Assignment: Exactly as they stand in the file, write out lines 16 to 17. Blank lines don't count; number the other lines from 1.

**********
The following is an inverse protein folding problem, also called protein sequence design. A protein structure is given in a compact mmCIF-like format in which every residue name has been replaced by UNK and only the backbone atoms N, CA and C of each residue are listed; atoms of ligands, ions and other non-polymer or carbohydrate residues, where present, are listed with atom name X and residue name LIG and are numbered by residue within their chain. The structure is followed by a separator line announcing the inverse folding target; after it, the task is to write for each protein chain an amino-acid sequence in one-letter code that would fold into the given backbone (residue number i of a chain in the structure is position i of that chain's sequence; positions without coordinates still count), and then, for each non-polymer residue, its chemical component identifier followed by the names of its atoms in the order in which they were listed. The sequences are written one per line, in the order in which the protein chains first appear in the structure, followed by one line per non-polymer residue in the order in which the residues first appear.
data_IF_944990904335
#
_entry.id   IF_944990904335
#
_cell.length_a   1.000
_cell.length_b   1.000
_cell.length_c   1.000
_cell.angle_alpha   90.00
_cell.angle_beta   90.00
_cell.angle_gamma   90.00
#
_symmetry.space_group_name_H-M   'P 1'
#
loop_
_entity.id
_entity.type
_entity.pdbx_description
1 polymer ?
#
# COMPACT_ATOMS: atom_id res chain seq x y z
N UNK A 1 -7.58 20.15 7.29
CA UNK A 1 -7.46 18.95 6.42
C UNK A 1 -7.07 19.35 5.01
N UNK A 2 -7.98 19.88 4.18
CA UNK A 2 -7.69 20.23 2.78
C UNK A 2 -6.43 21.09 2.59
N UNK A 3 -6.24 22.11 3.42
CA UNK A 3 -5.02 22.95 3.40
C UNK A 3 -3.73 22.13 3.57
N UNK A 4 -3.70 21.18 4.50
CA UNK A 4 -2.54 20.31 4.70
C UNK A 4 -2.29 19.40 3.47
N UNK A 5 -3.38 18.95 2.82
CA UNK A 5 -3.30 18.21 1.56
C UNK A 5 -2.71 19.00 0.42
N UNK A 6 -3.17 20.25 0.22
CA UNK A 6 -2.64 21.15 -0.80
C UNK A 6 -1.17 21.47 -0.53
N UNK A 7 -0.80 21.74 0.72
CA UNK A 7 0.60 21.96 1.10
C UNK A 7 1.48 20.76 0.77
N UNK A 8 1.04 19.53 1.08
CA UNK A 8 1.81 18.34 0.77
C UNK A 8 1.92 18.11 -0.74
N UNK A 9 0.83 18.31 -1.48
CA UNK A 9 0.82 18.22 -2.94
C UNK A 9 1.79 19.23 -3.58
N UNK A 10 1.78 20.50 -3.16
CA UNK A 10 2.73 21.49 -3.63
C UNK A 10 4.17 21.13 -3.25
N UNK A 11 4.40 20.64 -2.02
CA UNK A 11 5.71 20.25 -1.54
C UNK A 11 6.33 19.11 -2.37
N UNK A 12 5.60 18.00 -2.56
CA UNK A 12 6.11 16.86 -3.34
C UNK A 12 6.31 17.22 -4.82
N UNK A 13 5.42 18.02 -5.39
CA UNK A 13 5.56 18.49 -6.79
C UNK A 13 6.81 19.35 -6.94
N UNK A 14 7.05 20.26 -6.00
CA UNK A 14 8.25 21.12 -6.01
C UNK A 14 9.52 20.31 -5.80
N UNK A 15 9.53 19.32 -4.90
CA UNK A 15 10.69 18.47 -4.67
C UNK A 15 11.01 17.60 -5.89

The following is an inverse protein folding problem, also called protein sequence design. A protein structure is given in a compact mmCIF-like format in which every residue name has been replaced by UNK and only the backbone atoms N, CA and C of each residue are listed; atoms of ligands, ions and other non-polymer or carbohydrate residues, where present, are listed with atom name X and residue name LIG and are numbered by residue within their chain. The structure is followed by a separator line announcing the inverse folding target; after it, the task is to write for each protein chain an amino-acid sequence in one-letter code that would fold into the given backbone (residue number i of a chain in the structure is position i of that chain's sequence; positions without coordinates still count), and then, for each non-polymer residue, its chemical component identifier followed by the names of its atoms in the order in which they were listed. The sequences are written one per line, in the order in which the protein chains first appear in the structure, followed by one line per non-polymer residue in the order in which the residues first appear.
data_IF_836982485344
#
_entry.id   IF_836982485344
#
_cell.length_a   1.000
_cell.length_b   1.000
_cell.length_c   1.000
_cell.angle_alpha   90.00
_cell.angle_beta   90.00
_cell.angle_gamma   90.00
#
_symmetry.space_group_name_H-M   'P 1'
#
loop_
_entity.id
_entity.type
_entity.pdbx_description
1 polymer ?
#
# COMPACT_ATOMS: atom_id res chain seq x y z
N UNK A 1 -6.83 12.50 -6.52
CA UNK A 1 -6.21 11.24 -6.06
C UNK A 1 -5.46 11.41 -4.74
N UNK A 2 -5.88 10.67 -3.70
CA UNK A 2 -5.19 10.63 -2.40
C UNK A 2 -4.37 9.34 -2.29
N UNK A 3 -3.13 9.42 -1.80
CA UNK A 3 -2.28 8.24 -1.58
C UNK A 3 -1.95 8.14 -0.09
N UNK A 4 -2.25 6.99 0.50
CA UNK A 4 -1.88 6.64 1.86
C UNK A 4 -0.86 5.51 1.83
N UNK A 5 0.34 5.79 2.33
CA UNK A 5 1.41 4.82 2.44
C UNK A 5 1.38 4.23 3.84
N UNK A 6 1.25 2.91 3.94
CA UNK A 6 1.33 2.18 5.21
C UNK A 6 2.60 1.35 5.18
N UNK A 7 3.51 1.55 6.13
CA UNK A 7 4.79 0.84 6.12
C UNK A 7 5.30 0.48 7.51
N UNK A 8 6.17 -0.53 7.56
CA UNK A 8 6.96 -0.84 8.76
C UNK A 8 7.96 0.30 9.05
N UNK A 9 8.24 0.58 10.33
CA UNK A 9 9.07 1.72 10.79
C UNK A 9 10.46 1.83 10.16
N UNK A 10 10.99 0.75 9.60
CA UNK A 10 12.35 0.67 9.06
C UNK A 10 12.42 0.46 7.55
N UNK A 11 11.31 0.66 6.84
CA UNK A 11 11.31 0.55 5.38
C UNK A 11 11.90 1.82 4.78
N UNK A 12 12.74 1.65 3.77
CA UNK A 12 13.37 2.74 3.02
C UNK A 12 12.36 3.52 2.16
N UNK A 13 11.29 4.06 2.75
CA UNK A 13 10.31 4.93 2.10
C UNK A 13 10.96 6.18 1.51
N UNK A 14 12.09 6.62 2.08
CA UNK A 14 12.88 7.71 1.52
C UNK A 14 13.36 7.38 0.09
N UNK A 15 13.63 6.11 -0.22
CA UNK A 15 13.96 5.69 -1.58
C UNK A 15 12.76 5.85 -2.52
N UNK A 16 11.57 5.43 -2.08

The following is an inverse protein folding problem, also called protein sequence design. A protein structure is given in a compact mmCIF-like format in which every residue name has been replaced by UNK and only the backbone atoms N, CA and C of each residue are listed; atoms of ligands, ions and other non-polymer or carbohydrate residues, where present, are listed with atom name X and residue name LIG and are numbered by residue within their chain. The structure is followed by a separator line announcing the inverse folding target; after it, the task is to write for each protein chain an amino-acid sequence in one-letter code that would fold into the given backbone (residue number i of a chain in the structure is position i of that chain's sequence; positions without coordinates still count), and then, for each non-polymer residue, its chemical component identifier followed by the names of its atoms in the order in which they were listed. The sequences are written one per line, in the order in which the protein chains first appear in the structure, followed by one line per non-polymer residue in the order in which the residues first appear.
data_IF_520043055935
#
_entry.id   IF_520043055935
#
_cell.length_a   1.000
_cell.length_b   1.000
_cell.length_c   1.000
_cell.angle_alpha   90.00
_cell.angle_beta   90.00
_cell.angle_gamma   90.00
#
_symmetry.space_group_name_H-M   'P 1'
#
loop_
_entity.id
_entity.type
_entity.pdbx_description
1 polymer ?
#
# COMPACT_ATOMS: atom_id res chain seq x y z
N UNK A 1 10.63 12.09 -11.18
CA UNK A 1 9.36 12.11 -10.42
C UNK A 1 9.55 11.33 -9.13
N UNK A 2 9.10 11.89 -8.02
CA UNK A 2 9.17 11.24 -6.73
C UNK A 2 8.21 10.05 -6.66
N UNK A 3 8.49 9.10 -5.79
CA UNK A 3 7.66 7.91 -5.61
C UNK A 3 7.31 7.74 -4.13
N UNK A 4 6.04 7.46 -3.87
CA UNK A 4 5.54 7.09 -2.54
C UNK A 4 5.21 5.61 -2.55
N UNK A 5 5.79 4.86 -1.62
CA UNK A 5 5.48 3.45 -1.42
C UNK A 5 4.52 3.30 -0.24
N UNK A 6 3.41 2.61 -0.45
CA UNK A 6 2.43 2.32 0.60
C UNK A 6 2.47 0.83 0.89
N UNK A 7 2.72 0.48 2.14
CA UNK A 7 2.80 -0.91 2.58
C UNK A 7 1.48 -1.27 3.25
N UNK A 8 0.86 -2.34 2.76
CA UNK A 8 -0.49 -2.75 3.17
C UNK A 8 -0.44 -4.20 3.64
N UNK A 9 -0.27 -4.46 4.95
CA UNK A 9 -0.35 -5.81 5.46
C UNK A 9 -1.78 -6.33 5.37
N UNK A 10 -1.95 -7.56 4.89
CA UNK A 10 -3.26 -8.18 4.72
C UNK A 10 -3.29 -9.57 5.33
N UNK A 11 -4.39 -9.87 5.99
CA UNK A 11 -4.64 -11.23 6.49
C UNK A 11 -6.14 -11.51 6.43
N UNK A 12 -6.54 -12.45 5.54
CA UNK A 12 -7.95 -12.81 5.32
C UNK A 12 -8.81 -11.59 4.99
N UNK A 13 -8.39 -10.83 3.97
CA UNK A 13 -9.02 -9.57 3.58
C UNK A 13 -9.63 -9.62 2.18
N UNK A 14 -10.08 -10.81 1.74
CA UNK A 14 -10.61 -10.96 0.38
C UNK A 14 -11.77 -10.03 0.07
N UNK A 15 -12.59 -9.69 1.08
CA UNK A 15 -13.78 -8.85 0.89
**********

_entity.id
_entity.type